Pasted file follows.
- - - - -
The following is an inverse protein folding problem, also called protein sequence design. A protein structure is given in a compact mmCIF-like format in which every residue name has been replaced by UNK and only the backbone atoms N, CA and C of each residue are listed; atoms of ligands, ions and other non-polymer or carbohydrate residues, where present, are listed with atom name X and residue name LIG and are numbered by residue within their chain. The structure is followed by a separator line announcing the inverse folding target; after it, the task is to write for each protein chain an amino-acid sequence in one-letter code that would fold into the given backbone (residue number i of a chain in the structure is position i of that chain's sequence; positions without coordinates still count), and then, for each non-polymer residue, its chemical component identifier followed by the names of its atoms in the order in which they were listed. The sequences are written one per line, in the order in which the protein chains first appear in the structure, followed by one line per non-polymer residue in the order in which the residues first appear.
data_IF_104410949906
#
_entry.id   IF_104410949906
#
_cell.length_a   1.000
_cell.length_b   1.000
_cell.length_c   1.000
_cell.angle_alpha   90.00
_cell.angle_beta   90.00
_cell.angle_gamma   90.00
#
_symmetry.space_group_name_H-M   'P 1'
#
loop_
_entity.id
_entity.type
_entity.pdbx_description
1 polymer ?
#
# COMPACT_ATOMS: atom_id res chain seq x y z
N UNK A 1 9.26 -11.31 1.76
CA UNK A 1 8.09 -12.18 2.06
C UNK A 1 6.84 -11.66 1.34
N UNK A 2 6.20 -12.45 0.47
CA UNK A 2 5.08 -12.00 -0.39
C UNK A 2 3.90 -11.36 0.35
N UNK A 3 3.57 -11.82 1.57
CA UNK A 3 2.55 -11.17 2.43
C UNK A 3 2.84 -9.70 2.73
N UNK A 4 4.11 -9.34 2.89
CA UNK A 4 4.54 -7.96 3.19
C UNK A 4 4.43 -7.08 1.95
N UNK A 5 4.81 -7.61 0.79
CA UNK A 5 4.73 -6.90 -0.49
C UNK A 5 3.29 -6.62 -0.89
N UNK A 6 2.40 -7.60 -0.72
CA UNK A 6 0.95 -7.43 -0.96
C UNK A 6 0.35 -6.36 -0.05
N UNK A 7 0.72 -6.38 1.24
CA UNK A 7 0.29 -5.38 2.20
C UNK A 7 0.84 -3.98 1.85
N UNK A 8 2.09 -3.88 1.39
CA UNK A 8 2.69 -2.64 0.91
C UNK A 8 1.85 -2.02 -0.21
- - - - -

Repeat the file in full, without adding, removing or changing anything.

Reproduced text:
The following is an inverse protein folding problem, also called protein sequence design. A protein structure is given in a compact mmCIF-like format in which every residue name has been replaced by UNK and only the backbone atoms N, CA and C of each residue are listed; atoms of ligands, ions and other non-polymer or carbohydrate residues, where present, are listed with atom name X and residue name LIG and are numbered by residue within their chain. The structure is followed by a separator line announcing the inverse folding target; after it, the task is to write for each protein chain an amino-acid sequence in one-letter code that would fold into the given backbone (residue number i of a chain in the structure is position i of that chain's sequence; positions without coordinates still count), and then, for each non-polymer residue, its chemical component identifier followed by the names of its atoms in the order in which they were listed. The sequences are written one per line, in the order in which the protein chains first appear in the structure, followed by one line per non-polymer residue in the order in which the residues first appear.
data_IF_104410949906
#
_entry.id   IF_104410949906
#
_cell.length_a   1.000
_cell.length_b   1.000
_cell.length_c   1.000
_cell.angle_alpha   90.00
_cell.angle_beta   90.00
_cell.angle_gamma   90.00
#
_symmetry.space_group_name_H-M   'P 1'
#
loop_
_entity.id
_entity.type
_entity.pdbx_description
1 polymer ?
#
# COMPACT_ATOMS: atom_id res chain seq x y z
N UNK A 1 9.26 -11.31 1.76
CA UNK A 1 8.09 -12.18 2.06
C UNK A 1 6.84 -11.66 1.34
N UNK A 2 6.20 -12.45 0.47
CA UNK A 2 5.08 -12.00 -0.39
C UNK A 2 3.90 -11.36 0.35
N UNK A 3 3.57 -11.82 1.57
CA UNK A 3 2.55 -11.17 2.43
C UNK A 3 2.84 -9.70 2.73
N UNK A 4 4.11 -9.34 2.89
CA UNK A 4 4.54 -7.96 3.19
C UNK A 4 4.43 -7.08 1.95
N UNK A 5 4.81 -7.61 0.79
CA UNK A 5 4.73 -6.90 -0.49
C UNK A 5 3.29 -6.62 -0.89
N UNK A 6 2.40 -7.60 -0.72
CA UNK A 6 0.95 -7.43 -0.96
C UNK A 6 0.35 -6.36 -0.05
N UNK A 7 0.72 -6.38 1.24
CA UNK A 7 0.29 -5.38 2.20
C UNK A 7 0.84 -3.98 1.85
N UNK A 8 2.09 -3.88 1.39
CA UNK A 8 2.69 -2.64 0.91
C UNK A 8 1.85 -2.02 -0.21